The former Little Mix star has previously been accused of cultural appropriation dating back to 2018, with some of her more recent social media posts and photo-shoots facing criticism on social media for alleged Blackfishing.
Blackfishing refers to when non-Black people alter their appearance or “take on a characteristic associated with a Black person’s phenotype” for profit or commercial gain.
When the music video for Boyz – Jesy’s first single since leaving Little Mix – debuted on Friday, many voiced their discomfort with the clip, highlighting it as an example of Blackfishing:
During an interview with Vulture published on Friday after Boyz was released, the chart-topping singer was asked for her thoughts on the controversy.
She said: “The whole time I was in Little Mix I never got any of that. And then I came out of [the band] and people all of a sudden were saying it.
“I wasn’t on social media around that time, so I let my team [deal with it], because that was when I’d just left.
“But I mean, like, I love Black culture. I love Black music. That’s all I know; it’s what I grew up on. I’m very aware that I’m a white British woman; I’ve never said that I wasn’t.”
When asked if she felt she had “changed the way she acts or dresses”, Jesy responded: “Not at all. I’m just 100 percent being myself.
“If you look at me on X Factor with my big curly hair, I was wearing trainers and combats — that’s who I am as an artist and as Jesy. Now I’m out of Little Mix, I’ve gone back to being who I am.
“Like I said, I don’t ever want to be an artist who’s being told what to wear or what music to make. I want to be authentic and true to myself, and if people don’t like that, don’t be my fan. Don’t be a part of my journey.”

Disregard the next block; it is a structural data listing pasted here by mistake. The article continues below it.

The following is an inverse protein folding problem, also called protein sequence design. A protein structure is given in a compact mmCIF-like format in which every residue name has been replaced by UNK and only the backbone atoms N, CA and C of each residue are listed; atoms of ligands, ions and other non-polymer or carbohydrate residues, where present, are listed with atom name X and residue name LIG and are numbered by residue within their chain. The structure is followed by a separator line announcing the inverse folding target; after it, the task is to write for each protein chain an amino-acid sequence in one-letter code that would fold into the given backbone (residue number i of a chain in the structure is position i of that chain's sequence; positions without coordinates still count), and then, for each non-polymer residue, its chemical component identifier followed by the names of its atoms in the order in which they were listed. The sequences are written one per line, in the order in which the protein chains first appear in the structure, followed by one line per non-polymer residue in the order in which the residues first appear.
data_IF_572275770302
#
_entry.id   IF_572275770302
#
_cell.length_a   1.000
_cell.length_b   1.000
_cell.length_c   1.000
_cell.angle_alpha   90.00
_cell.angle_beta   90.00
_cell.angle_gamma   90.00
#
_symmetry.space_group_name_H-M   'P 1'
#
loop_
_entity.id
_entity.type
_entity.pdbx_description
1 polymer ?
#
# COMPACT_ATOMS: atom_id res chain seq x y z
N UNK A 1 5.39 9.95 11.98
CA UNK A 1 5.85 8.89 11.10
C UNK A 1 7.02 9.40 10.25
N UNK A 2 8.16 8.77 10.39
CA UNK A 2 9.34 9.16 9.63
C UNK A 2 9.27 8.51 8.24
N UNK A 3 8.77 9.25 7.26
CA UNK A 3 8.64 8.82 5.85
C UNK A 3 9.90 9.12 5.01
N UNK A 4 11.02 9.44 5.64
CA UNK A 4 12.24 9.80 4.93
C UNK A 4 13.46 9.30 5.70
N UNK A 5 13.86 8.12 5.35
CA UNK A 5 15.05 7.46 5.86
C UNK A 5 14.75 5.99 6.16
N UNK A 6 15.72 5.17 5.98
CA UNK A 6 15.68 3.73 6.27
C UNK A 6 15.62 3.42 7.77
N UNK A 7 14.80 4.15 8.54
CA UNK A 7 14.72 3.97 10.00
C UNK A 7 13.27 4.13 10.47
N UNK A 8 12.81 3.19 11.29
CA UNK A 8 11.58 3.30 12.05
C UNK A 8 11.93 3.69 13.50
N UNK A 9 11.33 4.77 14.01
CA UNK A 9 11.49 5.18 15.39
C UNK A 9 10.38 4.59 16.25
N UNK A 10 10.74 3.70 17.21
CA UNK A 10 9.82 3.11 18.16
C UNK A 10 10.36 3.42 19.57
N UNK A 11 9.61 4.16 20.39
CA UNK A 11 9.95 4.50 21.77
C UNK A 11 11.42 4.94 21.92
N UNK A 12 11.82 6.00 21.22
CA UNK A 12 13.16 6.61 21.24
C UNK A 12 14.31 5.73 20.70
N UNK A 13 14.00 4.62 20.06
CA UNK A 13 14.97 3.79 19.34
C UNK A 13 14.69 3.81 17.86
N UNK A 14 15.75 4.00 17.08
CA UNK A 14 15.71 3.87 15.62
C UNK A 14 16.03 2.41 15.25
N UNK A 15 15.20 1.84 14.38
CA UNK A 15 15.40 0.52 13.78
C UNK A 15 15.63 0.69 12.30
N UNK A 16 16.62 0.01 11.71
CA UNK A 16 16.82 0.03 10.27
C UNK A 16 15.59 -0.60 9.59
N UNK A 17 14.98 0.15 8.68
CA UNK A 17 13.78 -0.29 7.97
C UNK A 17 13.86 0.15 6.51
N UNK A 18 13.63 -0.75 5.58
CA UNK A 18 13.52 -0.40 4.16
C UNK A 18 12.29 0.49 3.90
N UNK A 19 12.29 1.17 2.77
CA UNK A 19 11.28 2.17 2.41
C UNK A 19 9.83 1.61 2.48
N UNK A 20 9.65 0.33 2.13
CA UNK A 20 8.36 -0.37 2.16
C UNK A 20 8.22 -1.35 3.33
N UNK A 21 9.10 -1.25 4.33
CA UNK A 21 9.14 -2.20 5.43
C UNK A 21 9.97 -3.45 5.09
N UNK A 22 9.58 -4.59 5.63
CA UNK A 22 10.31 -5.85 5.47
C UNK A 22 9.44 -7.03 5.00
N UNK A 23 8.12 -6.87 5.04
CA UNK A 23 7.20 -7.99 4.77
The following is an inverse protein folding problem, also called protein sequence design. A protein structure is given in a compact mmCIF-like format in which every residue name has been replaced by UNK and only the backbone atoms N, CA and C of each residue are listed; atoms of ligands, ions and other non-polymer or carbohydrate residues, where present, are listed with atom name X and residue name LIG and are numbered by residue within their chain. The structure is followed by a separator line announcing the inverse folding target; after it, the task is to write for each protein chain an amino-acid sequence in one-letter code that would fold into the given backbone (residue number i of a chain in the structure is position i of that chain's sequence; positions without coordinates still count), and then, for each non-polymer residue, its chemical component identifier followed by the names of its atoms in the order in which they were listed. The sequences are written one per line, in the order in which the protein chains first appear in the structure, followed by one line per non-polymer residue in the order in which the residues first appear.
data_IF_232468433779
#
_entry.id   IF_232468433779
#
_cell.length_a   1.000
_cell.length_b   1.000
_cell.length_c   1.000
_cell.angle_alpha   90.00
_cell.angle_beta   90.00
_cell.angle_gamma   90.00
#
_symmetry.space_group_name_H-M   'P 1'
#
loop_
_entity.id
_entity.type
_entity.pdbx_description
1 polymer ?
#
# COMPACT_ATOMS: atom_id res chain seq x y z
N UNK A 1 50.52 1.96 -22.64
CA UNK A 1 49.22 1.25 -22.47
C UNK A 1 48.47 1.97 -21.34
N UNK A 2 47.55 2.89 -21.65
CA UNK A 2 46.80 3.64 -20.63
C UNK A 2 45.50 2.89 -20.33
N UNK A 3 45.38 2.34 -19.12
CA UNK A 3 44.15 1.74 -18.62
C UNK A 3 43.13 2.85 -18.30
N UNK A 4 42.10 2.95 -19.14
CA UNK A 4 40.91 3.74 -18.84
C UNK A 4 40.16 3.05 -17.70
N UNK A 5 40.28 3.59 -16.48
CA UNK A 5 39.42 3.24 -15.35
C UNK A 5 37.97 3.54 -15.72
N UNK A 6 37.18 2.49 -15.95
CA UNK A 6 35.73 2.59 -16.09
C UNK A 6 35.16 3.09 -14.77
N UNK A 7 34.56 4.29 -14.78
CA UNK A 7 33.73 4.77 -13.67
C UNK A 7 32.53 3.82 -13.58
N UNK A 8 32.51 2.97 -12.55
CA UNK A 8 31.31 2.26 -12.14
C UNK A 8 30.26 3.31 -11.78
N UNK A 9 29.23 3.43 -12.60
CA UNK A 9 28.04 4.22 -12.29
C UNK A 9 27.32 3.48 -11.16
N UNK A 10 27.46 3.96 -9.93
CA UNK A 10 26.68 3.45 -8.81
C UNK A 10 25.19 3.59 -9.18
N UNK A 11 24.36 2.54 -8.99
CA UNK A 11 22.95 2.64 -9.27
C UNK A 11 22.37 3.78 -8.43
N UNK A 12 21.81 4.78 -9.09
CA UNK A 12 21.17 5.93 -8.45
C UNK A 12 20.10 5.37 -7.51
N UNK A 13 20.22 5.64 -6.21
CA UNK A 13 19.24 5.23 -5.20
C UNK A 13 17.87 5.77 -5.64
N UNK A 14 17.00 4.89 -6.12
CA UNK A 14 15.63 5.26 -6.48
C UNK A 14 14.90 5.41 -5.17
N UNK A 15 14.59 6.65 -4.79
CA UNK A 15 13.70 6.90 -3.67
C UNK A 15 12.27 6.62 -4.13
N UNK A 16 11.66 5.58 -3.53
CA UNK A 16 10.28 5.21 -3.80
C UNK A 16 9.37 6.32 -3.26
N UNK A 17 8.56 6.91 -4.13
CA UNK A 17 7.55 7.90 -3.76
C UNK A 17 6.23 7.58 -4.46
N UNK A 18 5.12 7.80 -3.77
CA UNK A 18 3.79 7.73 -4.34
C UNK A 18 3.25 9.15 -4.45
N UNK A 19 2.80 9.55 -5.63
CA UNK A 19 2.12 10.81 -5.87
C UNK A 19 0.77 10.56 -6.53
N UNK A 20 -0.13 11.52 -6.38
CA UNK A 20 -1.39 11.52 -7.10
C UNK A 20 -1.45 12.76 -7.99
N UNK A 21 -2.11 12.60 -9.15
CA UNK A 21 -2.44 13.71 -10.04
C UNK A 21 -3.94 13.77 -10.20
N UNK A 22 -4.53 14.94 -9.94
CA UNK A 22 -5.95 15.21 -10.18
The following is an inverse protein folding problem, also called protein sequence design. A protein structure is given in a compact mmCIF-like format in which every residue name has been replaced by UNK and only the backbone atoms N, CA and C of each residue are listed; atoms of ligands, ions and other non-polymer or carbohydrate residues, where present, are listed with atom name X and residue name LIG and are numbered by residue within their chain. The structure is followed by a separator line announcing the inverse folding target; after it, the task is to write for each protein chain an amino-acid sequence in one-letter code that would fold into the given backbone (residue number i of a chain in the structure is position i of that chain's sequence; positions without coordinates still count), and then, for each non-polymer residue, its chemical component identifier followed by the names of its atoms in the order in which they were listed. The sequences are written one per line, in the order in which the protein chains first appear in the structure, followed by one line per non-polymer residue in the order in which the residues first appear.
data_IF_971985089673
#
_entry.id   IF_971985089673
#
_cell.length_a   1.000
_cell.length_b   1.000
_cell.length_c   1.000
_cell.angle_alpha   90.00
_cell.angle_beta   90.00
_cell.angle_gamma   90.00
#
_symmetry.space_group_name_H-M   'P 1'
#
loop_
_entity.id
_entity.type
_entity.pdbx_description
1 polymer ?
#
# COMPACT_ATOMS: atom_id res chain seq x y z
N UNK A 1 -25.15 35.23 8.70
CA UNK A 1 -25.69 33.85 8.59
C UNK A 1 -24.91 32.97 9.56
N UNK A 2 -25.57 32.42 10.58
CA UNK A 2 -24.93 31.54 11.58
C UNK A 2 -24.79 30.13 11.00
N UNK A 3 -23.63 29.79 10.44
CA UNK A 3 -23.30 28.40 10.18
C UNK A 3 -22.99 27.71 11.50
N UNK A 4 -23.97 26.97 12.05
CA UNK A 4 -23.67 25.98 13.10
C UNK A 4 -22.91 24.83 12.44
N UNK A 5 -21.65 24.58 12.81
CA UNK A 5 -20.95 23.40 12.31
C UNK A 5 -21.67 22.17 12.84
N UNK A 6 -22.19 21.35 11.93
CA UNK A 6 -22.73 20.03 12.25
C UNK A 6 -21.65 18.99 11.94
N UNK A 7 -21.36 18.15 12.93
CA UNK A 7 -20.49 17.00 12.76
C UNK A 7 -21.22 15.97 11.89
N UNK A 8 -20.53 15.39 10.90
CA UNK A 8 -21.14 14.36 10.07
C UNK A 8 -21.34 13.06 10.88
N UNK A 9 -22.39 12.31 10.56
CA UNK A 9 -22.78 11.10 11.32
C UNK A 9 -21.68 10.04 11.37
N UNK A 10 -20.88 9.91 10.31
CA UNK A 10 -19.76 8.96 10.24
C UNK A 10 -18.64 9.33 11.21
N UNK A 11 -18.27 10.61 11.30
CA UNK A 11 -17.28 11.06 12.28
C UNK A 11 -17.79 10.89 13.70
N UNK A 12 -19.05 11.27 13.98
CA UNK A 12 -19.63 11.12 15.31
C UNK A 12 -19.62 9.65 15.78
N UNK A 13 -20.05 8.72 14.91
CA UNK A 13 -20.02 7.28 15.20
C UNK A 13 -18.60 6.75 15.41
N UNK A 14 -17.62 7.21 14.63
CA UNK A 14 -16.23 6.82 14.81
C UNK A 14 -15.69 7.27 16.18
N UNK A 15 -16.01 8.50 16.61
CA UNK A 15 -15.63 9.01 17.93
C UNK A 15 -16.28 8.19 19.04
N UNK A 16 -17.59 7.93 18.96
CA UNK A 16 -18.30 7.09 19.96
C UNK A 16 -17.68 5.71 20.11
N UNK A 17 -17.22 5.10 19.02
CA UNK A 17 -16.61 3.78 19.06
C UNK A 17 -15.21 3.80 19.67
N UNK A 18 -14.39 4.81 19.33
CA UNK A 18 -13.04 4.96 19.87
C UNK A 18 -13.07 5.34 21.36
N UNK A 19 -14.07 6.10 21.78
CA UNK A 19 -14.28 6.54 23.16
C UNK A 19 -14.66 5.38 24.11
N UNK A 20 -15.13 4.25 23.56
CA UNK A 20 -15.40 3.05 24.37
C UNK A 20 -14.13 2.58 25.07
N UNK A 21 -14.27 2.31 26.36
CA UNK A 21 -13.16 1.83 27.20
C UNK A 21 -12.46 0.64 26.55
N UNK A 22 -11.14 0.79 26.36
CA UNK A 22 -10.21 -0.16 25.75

Vulture claimed that Jesy subsequently “cancelled two scheduled follow-up calls to discuss Blackfishing and identity in greater detail”.
Her publicist did supply a statement from Jesy on the subject, which said: “I take all those comments made seriously. I would never intentionally do anything to make myself look racially ambiguous, so that’s why I was initially shocked that the term was directed at me.”
Jesy previously told The Guardian on the matter over the summer: “I would never want to offend anyone, and [being accused of Blackfishing] was really upsetting. I wasn’t aware that’s how people felt.”
In December 2020, Jesy announced she was leaving Little Mix after nine years with the X Factor-winning group, telling fans at the time that being part of the band was affecting her mental health.
Defending her decision to go solo in a recent interview on Fearne Cotton’s podcast, she insisted: “I think a lot of people have misconstrued what I meant in my statement… I never said in my statement, ‘I’m coming out of the music industry, I’m not going to do music anymore...’
“I said, ‘I’m just going to start a new chapter of my life, I just want to make myself happy. I don’t know what that’s going to be, but I need to look after myself now, make myself feel better again’.”
Jesy also insisted earlier this week that while she is no longer in contact with her former bandmates, she still “loves them” and considers them “sisters”.
“I can’t explain it, it’s like there has to be this distance,” she told Glamour magazine. “We were so close so you can’t do in-between, there has to be space.”
“Hopefully at some point in the future we can all come back together. I love them. They are my sisters in so many ways, but for the time being we just don’t talk.”